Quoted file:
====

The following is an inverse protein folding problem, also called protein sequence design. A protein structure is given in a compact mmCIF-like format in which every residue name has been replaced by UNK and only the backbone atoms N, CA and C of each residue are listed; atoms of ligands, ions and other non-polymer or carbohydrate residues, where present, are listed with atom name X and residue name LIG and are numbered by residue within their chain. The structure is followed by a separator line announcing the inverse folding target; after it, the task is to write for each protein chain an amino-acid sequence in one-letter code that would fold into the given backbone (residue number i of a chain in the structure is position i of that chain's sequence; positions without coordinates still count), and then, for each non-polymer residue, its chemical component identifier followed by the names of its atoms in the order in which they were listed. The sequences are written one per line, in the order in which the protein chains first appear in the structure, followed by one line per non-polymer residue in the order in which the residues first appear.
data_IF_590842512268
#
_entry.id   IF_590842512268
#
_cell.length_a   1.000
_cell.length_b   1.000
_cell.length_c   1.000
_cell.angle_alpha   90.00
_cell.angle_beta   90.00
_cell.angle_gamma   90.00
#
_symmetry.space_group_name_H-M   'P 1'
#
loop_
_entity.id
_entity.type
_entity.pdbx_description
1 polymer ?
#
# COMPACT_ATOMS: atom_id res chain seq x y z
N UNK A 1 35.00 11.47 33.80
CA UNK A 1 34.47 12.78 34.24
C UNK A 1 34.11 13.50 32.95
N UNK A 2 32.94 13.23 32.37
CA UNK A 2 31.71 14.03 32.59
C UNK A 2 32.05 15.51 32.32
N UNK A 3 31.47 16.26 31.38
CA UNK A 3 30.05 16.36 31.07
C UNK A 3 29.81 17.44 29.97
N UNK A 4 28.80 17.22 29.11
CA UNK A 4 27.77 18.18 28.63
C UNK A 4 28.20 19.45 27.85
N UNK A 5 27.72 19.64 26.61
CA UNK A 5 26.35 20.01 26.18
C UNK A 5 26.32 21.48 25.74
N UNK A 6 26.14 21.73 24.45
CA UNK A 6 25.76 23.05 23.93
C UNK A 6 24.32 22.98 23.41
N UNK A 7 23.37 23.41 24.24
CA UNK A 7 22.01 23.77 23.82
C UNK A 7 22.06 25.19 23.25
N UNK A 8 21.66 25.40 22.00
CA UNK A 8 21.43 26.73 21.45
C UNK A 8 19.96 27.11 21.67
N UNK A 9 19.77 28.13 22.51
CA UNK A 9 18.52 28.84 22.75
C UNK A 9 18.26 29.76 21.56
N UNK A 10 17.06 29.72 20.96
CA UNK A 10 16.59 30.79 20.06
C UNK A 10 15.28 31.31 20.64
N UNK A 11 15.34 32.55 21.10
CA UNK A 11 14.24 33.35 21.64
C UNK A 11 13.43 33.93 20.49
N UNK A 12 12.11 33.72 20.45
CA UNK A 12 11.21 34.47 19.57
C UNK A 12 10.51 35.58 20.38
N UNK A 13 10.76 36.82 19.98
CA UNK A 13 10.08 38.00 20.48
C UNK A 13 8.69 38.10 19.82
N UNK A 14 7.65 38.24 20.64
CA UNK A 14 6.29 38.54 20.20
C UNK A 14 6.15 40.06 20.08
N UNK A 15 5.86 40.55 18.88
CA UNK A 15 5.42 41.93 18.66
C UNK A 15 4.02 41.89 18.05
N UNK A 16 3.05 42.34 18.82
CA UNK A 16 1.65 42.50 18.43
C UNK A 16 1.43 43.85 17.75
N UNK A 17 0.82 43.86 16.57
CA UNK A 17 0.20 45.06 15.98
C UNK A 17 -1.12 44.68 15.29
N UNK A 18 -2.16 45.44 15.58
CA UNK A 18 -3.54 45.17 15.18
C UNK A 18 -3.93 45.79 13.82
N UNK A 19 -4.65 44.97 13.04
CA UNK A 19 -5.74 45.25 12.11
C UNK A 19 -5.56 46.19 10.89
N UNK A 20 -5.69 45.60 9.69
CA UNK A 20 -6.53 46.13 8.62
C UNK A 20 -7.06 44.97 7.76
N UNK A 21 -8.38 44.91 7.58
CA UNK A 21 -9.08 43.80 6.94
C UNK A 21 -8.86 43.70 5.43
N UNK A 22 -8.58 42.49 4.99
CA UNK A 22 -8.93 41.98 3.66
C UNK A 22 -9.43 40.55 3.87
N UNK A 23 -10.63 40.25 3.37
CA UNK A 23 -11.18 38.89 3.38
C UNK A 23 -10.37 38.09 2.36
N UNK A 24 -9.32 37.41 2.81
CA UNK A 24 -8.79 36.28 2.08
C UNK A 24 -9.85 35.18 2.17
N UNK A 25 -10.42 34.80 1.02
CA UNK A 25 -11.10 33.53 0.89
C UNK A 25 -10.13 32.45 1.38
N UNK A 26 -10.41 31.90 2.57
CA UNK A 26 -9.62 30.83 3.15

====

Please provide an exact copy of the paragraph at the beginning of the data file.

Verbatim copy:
The following is an inverse protein folding problem, also called protein sequence design. A protein structure is given in a compact mmCIF-like format in which every residue name has been replaced by UNK and only the backbone atoms N, CA and C of each residue are listed; atoms of ligands, ions and other non-polymer or carbohydrate residues, where present, are listed with atom name X and residue name LIG and are numbered by residue within their chain. The structure is followed by a separator line announcing the inverse folding target; after it, the task is to write for each protein chain an amino-acid sequence in one-letter code that would fold into the given backbone (residue number i of a chain in the structure is position i of that chain's sequence; positions without coordinates still count), and then, for each non-polymer residue, its chemical component identifier followed by the names of its atoms in the order in which they were listed. The sequences are written one per line, in the order in which the protein chains first appear in the structure, followed by one line per non-polymer residue in the order in which the residues first appear.